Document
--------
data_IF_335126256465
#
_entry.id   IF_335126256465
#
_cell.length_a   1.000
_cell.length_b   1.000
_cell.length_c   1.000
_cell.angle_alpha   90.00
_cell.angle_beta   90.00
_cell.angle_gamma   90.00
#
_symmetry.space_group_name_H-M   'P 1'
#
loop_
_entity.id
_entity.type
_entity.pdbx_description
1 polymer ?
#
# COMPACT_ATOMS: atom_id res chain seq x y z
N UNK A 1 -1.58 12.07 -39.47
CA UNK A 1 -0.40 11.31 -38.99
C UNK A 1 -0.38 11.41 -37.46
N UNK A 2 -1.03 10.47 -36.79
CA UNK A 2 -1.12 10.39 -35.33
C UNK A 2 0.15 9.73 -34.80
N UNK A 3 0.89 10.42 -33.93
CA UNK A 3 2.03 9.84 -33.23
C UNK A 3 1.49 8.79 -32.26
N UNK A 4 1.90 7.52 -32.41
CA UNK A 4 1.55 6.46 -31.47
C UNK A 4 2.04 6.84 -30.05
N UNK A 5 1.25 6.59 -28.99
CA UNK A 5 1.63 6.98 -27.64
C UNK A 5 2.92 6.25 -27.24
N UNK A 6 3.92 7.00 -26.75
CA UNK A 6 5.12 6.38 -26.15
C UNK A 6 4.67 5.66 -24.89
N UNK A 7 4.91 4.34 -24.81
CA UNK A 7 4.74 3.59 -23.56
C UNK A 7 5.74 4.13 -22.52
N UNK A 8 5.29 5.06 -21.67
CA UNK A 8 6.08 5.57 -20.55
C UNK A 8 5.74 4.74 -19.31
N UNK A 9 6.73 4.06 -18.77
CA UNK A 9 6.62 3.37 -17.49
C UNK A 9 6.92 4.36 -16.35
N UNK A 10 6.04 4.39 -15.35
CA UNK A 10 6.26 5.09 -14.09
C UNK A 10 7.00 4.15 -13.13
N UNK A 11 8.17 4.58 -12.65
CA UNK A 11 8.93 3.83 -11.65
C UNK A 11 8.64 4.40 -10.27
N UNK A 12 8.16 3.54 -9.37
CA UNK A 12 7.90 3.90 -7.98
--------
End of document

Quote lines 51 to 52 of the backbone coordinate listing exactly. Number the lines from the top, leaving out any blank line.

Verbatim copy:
N UNK A 11 8.17 4.58 -12.65
CA UNK A 11 8.93 3.83 -11.65